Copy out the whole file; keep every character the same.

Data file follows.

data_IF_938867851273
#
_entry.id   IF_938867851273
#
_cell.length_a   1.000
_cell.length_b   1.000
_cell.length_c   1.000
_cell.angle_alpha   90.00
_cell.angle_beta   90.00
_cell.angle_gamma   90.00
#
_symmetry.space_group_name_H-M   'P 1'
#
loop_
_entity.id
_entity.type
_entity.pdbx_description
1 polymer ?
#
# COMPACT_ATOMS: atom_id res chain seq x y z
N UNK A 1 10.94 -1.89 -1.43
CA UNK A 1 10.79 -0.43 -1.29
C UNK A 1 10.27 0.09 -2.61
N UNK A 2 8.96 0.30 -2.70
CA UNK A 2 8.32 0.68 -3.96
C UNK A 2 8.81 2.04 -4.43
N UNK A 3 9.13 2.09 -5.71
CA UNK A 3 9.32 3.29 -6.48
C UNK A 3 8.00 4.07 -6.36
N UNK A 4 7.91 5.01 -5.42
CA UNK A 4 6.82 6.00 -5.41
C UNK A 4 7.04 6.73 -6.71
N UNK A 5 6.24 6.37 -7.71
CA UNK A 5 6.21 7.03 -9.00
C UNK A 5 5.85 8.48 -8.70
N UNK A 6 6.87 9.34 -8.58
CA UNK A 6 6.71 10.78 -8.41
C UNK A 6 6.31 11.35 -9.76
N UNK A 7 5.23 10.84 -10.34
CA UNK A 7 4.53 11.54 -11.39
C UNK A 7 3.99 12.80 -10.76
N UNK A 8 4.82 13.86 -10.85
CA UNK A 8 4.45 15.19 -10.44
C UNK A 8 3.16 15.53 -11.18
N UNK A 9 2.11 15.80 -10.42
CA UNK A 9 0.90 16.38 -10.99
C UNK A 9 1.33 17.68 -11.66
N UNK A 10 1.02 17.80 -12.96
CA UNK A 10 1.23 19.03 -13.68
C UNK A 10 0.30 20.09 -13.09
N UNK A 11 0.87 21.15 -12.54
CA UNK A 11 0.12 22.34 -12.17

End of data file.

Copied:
data_IF_938867851273
#
_entry.id   IF_938867851273
#
_cell.length_a   1.000
_cell.length_b   1.000
_cell.length_c   1.000
_cell.angle_alpha   90.00
_cell.angle_beta   90.00
_cell.angle_gamma   90.00
#
_symmetry.space_group_name_H-M   'P 1'
#
loop_
_entity.id
_entity.type
_entity.pdbx_description
1 polymer ?
#
# COMPACT_ATOMS: atom_id res chain seq x y z
N UNK A 1 10.94 -1.89 -1.43
CA UNK A 1 10.79 -0.43 -1.29
C UNK A 1 10.27 0.09 -2.61
N UNK A 2 8.96 0.30 -2.70
CA UNK A 2 8.32 0.68 -3.96
C UNK A 2 8.81 2.04 -4.43
N UNK A 3 9.13 2.09 -5.71
CA UNK A 3 9.32 3.29 -6.48
C UNK A 3 8.00 4.07 -6.36
N UNK A 4 7.91 5.01 -5.42
CA UNK A 4 6.82 6.00 -5.41
C UNK A 4 7.04 6.73 -6.71
N UNK A 5 6.24 6.37 -7.71
CA UNK A 5 6.21 7.03 -9.00
C UNK A 5 5.85 8.48 -8.70
N UNK A 6 6.87 9.34 -8.58
CA UNK A 6 6.71 10.78 -8.41
C UNK A 6 6.31 11.35 -9.76
N UNK A 7 5.23 10.84 -10.34
CA UNK A 7 4.53 11.54 -11.39
C UNK A 7 3.99 12.80 -10.76
N UNK A 8 4.82 13.86 -10.85
CA UNK A 8 4.45 15.19 -10.44
C UNK A 8 3.16 15.53 -11.18
N UNK A 9 2.11 15.80 -10.42
CA UNK A 9 0.90 16.38 -10.99
C UNK A 9 1.33 17.68 -11.66
N UNK A 10 1.02 17.80 -12.96
CA UNK A 10 1.23 19.03 -13.68
C UNK A 10 0.30 20.09 -13.09
N UNK A 11 0.87 21.15 -12.54
CA UNK A 11 0.12 22.34 -12.17